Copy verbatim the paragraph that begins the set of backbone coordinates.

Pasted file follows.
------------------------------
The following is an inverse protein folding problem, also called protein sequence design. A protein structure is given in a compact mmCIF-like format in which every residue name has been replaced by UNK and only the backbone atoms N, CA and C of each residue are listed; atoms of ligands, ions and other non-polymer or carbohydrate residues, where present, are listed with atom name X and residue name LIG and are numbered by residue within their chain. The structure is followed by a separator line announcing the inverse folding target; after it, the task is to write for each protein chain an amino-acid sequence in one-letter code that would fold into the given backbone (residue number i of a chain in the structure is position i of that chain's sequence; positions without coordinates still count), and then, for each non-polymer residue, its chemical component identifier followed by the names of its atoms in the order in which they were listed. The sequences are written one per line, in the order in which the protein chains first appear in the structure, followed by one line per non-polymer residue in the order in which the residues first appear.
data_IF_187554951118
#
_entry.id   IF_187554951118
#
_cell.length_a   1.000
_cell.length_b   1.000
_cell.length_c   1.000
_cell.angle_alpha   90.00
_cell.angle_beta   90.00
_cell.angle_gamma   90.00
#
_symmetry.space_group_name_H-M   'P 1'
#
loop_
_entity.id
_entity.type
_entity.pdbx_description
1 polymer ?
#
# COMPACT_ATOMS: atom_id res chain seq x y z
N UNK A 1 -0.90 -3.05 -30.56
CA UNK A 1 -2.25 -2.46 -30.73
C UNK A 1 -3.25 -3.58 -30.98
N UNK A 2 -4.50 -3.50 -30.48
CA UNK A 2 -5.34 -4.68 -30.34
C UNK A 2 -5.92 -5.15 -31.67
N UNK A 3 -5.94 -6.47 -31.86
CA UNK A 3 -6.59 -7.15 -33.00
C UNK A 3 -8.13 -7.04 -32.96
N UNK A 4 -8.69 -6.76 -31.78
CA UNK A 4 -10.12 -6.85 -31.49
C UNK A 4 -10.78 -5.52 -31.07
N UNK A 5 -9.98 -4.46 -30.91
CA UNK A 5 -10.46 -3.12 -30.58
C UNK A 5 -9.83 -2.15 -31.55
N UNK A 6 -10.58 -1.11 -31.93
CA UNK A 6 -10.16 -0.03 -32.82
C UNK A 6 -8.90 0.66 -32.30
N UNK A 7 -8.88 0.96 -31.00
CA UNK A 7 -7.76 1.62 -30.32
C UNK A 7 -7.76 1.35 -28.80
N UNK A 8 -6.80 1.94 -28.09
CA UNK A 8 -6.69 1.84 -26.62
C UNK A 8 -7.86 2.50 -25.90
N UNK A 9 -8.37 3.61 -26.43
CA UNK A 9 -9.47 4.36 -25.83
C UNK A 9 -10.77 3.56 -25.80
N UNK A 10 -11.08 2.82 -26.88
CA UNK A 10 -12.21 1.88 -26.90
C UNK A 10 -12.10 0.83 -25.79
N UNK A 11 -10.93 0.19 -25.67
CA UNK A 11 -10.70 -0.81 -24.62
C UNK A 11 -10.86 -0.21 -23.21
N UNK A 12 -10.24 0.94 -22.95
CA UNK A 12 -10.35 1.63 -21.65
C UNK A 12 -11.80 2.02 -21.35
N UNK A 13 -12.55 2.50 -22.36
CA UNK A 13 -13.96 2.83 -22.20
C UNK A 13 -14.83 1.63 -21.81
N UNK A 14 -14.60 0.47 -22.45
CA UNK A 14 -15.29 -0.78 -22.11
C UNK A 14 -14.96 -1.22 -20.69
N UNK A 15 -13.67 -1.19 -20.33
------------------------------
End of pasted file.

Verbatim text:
The following is an inverse protein folding problem, also called protein sequence design. A protein structure is given in a compact mmCIF-like format in which every residue name has been replaced by UNK and only the backbone atoms N, CA and C of each residue are listed; atoms of ligands, ions and other non-polymer or carbohydrate residues, where present, are listed with atom name X and residue name LIG and are numbered by residue within their chain. The structure is followed by a separator line announcing the inverse folding target; after it, the task is to write for each protein chain an amino-acid sequence in one-letter code that would fold into the given backbone (residue number i of a chain in the structure is position i of that chain's sequence; positions without coordinates still count), and then, for each non-polymer residue, its chemical component identifier followed by the names of its atoms in the order in which they were listed. The sequences are written one per line, in the order in which the protein chains first appear in the structure, followed by one line per non-polymer residue in the order in which the residues first appear.